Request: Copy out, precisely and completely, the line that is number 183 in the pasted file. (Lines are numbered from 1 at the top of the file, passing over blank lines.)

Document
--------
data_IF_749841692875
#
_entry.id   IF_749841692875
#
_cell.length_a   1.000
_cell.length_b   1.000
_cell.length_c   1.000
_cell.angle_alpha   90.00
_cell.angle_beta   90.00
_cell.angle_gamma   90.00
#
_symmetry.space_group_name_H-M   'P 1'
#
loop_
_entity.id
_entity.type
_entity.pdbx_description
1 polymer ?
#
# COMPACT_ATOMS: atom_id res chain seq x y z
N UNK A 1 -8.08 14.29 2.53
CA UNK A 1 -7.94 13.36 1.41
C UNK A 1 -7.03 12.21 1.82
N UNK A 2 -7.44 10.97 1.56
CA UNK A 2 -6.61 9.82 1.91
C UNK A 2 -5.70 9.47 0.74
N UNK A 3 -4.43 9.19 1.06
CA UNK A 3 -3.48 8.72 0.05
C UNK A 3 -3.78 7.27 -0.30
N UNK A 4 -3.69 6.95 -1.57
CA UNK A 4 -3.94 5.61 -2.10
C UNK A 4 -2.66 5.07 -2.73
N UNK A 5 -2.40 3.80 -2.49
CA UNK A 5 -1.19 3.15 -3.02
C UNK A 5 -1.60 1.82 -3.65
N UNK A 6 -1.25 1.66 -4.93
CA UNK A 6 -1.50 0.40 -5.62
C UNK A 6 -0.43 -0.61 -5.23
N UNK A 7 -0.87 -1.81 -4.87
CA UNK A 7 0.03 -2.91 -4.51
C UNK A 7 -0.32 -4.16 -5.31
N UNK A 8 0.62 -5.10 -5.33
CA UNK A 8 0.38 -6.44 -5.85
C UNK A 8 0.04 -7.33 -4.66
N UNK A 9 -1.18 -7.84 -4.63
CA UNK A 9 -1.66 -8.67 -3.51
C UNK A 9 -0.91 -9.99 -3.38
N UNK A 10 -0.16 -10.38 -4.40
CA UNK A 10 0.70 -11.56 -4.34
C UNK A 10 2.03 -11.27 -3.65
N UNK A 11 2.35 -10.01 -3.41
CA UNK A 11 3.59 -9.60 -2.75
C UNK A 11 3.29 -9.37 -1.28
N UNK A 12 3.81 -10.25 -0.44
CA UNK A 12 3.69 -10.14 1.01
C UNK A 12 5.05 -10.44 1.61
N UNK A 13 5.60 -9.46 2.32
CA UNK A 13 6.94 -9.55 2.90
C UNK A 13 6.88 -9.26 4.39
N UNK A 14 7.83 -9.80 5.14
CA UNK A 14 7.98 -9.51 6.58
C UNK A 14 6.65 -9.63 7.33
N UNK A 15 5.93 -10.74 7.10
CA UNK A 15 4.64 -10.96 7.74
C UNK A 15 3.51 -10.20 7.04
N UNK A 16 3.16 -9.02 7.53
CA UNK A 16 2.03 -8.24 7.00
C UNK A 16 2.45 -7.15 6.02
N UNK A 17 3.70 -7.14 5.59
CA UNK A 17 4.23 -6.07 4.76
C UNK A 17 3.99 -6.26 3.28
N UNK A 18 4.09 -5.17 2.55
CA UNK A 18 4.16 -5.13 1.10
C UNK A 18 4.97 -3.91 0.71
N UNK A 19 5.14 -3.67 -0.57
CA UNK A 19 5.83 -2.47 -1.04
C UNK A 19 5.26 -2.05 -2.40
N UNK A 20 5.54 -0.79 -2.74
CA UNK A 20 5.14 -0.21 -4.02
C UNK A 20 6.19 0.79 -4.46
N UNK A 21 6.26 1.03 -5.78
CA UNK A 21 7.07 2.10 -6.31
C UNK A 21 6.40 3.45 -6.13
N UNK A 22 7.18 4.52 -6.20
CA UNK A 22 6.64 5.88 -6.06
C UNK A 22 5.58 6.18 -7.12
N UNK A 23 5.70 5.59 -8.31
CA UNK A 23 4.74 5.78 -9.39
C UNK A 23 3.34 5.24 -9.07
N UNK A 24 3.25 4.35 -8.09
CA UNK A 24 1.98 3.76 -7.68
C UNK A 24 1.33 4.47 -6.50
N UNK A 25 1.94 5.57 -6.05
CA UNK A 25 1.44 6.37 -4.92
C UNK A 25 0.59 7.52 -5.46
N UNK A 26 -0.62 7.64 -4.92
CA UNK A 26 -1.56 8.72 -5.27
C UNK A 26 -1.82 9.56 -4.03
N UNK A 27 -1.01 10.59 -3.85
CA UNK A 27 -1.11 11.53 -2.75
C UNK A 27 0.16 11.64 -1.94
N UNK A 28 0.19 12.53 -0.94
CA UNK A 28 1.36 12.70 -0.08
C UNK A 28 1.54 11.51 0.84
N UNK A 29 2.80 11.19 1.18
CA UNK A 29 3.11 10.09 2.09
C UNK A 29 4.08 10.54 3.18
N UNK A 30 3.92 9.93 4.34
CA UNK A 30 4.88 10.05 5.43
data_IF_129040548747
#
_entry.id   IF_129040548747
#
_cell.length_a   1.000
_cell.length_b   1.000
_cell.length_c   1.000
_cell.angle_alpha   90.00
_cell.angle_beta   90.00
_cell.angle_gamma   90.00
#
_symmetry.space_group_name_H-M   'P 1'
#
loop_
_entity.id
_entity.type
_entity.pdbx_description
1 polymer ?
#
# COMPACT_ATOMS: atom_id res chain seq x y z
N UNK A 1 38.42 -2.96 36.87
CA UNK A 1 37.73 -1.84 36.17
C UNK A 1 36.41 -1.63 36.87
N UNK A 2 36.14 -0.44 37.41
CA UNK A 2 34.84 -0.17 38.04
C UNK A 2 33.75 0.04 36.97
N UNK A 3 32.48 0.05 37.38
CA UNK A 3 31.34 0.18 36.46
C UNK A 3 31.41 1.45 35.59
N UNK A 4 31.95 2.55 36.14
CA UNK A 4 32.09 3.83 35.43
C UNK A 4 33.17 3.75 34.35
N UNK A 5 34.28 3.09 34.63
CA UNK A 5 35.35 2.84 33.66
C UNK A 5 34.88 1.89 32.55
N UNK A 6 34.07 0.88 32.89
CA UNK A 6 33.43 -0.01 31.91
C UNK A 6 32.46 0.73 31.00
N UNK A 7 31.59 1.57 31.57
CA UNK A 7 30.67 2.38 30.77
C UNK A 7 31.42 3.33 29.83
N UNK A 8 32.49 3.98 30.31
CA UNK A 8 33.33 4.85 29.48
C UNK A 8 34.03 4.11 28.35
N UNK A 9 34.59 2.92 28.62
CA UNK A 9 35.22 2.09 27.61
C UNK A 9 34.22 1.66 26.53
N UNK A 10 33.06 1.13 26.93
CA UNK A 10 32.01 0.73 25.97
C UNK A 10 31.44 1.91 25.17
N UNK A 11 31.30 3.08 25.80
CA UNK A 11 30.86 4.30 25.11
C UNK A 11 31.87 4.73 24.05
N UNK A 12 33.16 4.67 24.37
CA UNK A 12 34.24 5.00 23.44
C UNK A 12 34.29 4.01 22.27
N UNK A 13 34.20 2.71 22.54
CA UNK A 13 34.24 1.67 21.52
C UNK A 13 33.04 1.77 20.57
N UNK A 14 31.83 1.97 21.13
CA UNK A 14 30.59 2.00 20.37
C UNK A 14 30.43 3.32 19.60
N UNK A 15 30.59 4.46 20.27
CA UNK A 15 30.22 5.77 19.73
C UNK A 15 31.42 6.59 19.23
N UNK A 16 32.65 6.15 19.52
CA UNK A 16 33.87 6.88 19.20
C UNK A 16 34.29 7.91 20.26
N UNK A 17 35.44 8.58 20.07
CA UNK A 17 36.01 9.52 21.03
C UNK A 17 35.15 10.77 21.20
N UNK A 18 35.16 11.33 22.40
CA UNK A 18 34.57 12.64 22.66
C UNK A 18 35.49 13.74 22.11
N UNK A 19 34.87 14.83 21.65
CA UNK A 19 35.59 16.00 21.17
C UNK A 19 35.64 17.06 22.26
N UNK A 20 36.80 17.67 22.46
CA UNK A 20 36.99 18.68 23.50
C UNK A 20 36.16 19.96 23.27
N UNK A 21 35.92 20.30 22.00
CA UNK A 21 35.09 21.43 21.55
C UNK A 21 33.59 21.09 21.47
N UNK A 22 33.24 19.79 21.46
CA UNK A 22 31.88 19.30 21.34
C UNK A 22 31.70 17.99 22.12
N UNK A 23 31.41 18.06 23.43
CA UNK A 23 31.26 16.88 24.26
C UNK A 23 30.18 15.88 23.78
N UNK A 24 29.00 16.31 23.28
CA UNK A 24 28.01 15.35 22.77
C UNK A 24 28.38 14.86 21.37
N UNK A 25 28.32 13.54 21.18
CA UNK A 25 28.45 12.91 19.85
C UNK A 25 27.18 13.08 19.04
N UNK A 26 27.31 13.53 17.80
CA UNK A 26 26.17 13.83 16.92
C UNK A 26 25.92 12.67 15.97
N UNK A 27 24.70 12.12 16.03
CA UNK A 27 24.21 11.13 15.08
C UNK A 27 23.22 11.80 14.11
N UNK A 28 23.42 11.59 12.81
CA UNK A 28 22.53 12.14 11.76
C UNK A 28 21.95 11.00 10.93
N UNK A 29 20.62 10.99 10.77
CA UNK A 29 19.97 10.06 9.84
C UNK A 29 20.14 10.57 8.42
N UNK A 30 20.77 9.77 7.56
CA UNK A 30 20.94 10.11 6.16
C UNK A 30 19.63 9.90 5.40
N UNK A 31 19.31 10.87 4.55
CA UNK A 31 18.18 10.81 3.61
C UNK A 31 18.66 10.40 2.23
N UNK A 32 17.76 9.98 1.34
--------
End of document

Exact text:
C UNK A 18 35.49 13.74 22.11